Alafia West African Cuisine: Rustic, Bold & Authentic Ethnic

Last modified on March 15th, 2017 at 7:52 am

African grilled tilapia at Alafia West African Cuisine (Credit: Taylor Noel Photography)

Alafia West African Cuisine, located at 1070 N. Swan Rd., brings a little corner of West Africa to the heart of Tucson.

The restaurant, which sits in an unassuming strip mall just south of Speedway offers a range of dishes from from rich peanut stews to tangy yogurt desserts in a casual and friendly atmosphere.

West African music pours out of the speakers, while carved art and murals decorate the mint-green walls.

Customers and friends drift in as Ismael Lawani, Alafia’s gregarious owner, chef, and waiter, chat with them in English and French, the official language of his native country, Benin.


“A great introduction to the flavorful and too-often overlooked cuisines of West Africa.”


The meal started with a complimentary plate of plantain chips and a glass of ginger juice ($3), a refreshing, spicy drink with a pleasant froth. Alafia’s beverage menu also includes bissap ($3), a hibiscus tea similar to agua de jamaica, as well as soda and bottled water.

Main dishes include African barbecued tilapia ($14.99), chicken ($12.99), goat and lamb ($12) along with an array of soups and sauces with rice.

Alafia’s recipes come from all across West Africa. Egusi ($9.99), a soup of palm oil, fish, and greens, is popular in Nigeria. Attieke ($11.99), a cassava couscous, originates in Côte d’Ivoire. Vegetarian versions of the Egusi and Attieke are available, and, from 11 a.m. until 3 pm, customers can order the $5.99 lunch special, which consists of a rotating entree of the day.

The barbecued tilapia, grilled artfully within view of the dining room, is topped with stewed tomatoes and onions, and served with a choice of fried plantains or salad. The tilapia’s crisp skin and moist flesh is a delicious study in contrasts, and the meat falls easily off the bone. Lawani mentioned that some customers prefer their tilapia with the head removed, and he can do this upon request, although the diners in question appeared to enjoy digging into the entire fish. The fried plantains, called aloko in Benin, are thickly-cut and deeply caramelized.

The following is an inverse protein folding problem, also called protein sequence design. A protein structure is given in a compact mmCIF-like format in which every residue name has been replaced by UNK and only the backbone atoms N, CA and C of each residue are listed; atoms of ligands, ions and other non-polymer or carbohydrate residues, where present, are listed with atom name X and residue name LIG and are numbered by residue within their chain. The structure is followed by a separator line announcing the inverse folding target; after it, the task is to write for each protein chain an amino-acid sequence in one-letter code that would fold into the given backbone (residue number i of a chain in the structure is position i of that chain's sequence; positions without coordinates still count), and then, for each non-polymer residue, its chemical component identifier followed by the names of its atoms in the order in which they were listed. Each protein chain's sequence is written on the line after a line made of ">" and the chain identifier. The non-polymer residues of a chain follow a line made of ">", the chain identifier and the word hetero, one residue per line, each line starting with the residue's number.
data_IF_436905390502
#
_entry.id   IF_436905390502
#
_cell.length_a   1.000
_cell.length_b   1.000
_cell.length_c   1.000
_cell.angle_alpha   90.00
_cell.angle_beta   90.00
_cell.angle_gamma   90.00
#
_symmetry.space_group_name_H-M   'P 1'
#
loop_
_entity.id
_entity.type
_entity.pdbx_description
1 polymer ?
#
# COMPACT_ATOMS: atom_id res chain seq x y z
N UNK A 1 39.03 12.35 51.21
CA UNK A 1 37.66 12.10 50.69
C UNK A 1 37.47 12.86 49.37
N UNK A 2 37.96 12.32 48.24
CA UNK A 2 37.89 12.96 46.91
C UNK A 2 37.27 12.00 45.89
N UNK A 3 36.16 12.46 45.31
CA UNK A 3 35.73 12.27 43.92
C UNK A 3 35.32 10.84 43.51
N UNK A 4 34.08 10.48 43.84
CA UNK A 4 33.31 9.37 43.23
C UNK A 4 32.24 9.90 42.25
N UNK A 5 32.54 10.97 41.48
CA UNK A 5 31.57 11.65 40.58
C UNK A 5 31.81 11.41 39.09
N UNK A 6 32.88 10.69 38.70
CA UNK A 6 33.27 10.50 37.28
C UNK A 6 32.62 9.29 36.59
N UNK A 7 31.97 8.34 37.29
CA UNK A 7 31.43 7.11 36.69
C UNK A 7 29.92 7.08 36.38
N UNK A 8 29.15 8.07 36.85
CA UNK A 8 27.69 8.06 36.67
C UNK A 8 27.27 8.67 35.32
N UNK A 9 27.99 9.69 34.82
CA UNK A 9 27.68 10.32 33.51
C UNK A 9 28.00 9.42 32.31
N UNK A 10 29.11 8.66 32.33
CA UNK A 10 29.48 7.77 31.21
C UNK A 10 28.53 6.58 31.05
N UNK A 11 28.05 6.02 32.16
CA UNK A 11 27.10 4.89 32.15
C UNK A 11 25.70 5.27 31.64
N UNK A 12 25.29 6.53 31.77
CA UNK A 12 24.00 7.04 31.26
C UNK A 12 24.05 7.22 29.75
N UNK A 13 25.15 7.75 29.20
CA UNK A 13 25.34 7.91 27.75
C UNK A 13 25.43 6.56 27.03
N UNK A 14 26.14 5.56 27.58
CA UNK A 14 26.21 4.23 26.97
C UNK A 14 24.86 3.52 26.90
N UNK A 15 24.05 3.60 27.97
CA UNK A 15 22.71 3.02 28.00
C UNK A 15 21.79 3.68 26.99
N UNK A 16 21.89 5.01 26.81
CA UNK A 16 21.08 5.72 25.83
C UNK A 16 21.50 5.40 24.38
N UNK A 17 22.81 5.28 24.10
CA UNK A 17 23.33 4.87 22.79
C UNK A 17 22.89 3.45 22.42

Sauce d’arachide ($9.99), a peanut sauce popular in Senegal and Mali, is served with rice and a choice of goat, lamb, or chicken. The thick and slightly-sweet sauce complements the meat, while the rice provides a satisfying carbohydrate foil to the protein-rich dish.

The goat soup ($9.99), Lawani’s pride and joy and a Beninese favorite, takes hours to prepare. The fragrant broth includes over twenty spices with tender goat meat.

Ingredients such as peanuts and okra (okra sauce, $9.99), which are frequently associated with the Deep South, came to the United States by way of Africa, and the menu gestures at the influence West African cuisine has had on US foodways.

For dessert, diners can choose from beignets ($1), a West African take on French fried dough, and degue yogurt ($5). Degue, a thick and slightly-sweet mix of yogurt, millet, and spices, is the perfect end to a hearty meal at Alafia.

For some, Lawani’s cooking offers a taste of home. For others, it’s a great introduction to the flavorful and too-often overlooked cuisines of West Africa.

Alafia West African Cuisine is located at 1070 N, Swan Rd, just south of Speedway. For more information, visit alafiawestafricancuisine.com.

Wren Awry is a journalist, essayist, and poet who--when they aren't writing about, making or eating food--studies folklore and fairy tales.
  • Dmosim

    Beninois not Beninese

    • Jackie

      Both are acceptable, but Beninese is used more commonly in American English.